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Sustainable Development Goals

Human rights are key to achieve SDGs

28 July 2023

UN SDG advocate Eddie Ndopu addresses representatives during the High Level Political Forum.© UN Photo/Manuel Elias

“Are we doing everything in our power to achieve the sustainable development goals (SDGs)” Edward Ndopu asked a room full of State representatives, civil society, academic, and UN leaders.

UN Assistant Secretary-General (ASG) for Human Rights Ilze Brands Kehris’ later response was simple:

“If we turn a blind eye to human rights, we are not.”

Ndopu, a United Nations SDG Advocate and youth representative, made his remarks during the opening of the High-level Political Forum (HLPF) on sustainable development, which took place from 10 to 19 July at the UN Headquarters in New York. This annual event brings thousands of officials and representatives from across the globe to share experiences and exchange lessons learned on implementing the 2030 Agenda.

With only seven years left to achieve the promise of the 2030 Agenda, and accelerate achieving the SDGs, this year’s HLPF and the upcoming SDG Summit provide pivotal opportunities to identify and embrace game changers and solutions, said Brands Kehris. Achieving the 17 SDGs on the basis of, and through, human rights is key, as “policies grounded on human rights build social justice, develop stronger economies and forge stability. They deepen trust and give hope,” she added.

Brands Kehris highlighted three “critical human rights levers” to step up SDG implementation at country levels: fulfilling the pledge to leave no one behind and reach the further left behind; empowering people as active agents of sustainable development; and working toward a human rights economy.


“We need to give disadvantaged groups - including women and girls - a seat at the table. We know that for any policy to generate change, participation is a must to ensure that the lived experiences and recommendations of affected communities are heard,” she said.

Additionally, young people need to be invited to the decision-making table, where they can contribute valuable insights and innovations, said Ndopu.

“Young people hold unique perspectives, viewing the world through a lens of hope and possibilities,” he said.


“It is time to recognize that economic growth on its own will not redress structural injustices or fulfil people’s human rights. Our economies must deliver better results for people and our planet,” said Brands Kehris in advocating for a human rights economy.

Savi Bisnath, Senior Economist with the UN Human Rights’ Surge Initiative, invited representatives to join in an all-hands-on-deck push towards advocating for a human rights enhancing economy.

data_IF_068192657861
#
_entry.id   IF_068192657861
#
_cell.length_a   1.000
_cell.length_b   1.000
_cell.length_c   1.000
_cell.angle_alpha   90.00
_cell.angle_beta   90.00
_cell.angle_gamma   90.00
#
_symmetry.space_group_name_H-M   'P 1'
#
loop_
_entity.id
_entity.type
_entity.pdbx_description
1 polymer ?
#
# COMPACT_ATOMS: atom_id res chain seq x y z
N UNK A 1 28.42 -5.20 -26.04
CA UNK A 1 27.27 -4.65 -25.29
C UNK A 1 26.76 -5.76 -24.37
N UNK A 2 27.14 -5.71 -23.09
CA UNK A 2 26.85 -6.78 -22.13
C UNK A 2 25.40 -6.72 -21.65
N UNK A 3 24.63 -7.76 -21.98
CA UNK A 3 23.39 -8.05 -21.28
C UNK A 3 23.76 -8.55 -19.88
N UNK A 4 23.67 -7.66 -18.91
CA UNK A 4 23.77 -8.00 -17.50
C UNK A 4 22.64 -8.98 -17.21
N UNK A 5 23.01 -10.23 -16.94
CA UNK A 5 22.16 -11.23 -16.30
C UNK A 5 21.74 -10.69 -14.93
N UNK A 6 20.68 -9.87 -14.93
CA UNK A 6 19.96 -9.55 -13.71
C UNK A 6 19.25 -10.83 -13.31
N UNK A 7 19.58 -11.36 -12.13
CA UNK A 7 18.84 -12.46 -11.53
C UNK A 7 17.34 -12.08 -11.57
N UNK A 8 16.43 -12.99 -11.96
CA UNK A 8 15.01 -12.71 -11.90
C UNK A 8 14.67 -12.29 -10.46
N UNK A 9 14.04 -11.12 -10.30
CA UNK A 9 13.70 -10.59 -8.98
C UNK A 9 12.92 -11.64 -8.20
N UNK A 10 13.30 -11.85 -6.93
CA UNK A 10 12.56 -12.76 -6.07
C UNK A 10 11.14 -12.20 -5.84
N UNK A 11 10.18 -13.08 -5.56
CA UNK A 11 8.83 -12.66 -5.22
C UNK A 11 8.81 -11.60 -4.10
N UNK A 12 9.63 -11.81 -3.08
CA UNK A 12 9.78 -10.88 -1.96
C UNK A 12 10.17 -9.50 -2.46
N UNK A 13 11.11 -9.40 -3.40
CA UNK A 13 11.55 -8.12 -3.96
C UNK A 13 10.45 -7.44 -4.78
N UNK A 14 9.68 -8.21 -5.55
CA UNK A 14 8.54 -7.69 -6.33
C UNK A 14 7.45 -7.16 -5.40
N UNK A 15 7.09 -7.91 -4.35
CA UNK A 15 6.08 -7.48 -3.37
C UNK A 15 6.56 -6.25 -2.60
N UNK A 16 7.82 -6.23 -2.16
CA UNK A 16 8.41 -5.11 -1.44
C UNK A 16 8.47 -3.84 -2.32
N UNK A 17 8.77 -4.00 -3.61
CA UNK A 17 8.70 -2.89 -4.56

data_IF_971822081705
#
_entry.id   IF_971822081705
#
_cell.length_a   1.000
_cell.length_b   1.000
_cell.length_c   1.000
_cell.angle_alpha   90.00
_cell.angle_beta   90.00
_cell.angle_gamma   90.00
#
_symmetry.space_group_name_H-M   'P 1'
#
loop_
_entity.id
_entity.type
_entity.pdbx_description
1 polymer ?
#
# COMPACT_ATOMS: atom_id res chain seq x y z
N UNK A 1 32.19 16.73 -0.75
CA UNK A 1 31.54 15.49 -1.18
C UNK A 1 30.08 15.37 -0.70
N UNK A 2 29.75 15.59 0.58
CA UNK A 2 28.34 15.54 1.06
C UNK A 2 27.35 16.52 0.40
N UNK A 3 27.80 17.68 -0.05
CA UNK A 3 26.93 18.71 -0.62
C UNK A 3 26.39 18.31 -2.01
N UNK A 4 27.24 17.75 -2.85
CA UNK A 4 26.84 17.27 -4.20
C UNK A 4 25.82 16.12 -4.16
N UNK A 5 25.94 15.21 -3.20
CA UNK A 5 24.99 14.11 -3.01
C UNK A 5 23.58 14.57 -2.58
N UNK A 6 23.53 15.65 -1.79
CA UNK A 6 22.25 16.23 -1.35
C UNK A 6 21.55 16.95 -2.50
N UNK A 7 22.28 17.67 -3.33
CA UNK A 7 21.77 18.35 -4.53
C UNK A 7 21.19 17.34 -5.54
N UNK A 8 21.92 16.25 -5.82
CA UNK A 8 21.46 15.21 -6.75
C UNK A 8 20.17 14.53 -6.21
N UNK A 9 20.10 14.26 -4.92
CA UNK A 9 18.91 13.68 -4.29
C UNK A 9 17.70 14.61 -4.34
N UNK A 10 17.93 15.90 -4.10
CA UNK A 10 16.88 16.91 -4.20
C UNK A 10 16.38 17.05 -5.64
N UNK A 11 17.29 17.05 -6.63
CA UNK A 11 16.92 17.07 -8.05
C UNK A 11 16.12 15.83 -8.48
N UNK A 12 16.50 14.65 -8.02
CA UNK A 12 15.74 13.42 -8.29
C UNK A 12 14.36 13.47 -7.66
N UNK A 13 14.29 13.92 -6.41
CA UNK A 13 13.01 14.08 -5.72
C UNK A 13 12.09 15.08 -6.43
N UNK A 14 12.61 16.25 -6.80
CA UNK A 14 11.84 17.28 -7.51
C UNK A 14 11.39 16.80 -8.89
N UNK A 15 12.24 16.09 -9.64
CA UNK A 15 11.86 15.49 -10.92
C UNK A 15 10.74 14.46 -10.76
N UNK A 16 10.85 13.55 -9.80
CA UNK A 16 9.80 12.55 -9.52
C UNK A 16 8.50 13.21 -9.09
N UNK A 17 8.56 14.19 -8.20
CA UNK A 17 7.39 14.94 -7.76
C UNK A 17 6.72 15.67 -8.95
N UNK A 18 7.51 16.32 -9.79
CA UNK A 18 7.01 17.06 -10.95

“Human rights economy centers on people’s human rights and the needs of our planet in social and environmental programs, projects, processes, and decision making,” she said. “It recognizes the indivisibility of rights.”

Bisnath emphasized that economic decisions, such as public budgets and investment choices, should aim to redress barriers to equality and be guided by human rights norms and standards.


UN Human Rights also highlighted the vital role of data-driven policy-making. UN Human Rights is responsible for SDG indicator 16.10.1, which looks at the number of verified cases of killing, kidnapping, enforced disappearance, arbitrary detention and torture of human rights advocates, journalists, trade unionists, and others who stand up and defend human rights and development.

The UN, Member States and civil society organizations can use SDG indicator 16.10.1’s methodological and data collection framework, which draws on the fields of human rights monitoring and crime statistics, as a collaborative tool for integrating citizen-generated data and other non-traditional sources to expand the availability of disaggregated data on attacks. These are the data that are urgently needed to craft better protection responses and mechanisms for human rights defenders.

A more comprehensive data collection plays a crucial role in the protection of human rights defenders, said Katherine Liao, UN Human Rights officer.

"Accurate and comprehensive data collection on attacks, threats, and harassment against human rights defenders helps shed light on the extent of the problem and provides evidence to support advocacy for legal reforms that protect lives and ensure accountability,” she said.

ASG Brands Kehris said that the world is at a critical junction in terms of human rights and development. The Universal Declaration of Human Rights, which turns 75 this year, charted a path towards a more just, equal, and peaceful world, she said. Following this path needs to continue if the vision of the 2030 Agenda is to advance.